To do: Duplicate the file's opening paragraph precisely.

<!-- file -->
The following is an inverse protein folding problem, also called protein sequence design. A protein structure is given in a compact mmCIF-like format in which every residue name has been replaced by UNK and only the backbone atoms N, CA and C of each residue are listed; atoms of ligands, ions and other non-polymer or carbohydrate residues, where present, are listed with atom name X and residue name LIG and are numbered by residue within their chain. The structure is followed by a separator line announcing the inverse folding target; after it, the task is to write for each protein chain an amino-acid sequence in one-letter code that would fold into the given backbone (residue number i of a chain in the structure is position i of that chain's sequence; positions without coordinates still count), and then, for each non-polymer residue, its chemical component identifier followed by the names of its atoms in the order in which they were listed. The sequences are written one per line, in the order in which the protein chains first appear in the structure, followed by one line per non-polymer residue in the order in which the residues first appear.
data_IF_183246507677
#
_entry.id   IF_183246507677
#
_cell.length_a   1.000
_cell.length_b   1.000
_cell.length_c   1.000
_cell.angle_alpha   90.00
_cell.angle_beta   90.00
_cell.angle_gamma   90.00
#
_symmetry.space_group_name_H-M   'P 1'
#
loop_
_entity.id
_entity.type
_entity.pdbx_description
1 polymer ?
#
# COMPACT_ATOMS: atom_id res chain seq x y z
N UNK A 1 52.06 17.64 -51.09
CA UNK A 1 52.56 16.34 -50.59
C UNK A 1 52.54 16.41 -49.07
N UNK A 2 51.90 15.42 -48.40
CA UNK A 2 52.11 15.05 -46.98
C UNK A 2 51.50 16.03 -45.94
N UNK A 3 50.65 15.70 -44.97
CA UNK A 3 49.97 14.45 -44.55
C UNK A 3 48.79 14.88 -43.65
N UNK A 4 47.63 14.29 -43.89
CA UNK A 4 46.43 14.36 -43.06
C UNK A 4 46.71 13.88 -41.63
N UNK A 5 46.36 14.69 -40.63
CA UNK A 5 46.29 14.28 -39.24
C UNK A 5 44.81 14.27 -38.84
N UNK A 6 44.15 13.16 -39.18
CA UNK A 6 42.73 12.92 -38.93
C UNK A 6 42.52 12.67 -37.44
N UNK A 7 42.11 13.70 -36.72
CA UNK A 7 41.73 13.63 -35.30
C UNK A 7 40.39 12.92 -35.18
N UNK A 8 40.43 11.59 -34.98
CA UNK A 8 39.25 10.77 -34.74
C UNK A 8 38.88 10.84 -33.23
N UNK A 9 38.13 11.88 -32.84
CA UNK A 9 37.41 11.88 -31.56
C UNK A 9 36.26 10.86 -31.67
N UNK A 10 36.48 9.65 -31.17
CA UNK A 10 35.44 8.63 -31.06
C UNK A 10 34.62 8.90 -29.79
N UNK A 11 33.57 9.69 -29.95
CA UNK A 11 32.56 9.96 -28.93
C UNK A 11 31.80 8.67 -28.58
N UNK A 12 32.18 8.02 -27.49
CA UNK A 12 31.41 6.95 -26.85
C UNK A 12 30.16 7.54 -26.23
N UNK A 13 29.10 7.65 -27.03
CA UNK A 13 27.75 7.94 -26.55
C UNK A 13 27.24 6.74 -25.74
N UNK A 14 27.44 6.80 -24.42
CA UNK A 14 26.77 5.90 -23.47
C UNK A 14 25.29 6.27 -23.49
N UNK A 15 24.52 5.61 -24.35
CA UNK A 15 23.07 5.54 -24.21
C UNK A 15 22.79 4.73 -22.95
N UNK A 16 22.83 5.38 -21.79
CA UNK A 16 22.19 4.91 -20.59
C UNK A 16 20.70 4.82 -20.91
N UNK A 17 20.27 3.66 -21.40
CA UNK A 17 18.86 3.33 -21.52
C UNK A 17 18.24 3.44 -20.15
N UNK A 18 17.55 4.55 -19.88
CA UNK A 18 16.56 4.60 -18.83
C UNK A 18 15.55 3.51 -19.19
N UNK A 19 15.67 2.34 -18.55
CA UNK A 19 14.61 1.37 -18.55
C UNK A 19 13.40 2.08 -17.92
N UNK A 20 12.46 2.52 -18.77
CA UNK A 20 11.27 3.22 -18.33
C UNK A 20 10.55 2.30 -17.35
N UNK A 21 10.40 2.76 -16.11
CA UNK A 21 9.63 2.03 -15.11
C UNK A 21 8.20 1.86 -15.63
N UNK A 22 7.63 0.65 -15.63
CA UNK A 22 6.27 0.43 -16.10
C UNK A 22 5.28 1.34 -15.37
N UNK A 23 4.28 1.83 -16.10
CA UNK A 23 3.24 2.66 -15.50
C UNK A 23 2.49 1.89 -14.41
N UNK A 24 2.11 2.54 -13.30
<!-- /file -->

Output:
The following is an inverse protein folding problem, also called protein sequence design. A protein structure is given in a compact mmCIF-like format in which every residue name has been replaced by UNK and only the backbone atoms N, CA and C of each residue are listed; atoms of ligands, ions and other non-polymer or carbohydrate residues, where present, are listed with atom name X and residue name LIG and are numbered by residue within their chain. The structure is followed by a separator line announcing the inverse folding target; after it, the task is to write for each protein chain an amino-acid sequence in one-letter code that would fold into the given backbone (residue number i of a chain in the structure is position i of that chain's sequence; positions without coordinates still count), and then, for each non-polymer residue, its chemical component identifier followed by the names of its atoms in the order in which they were listed. The sequences are written one per line, in the order in which the protein chains first appear in the structure, followed by one line per non-polymer residue in the order in which the residues first appear.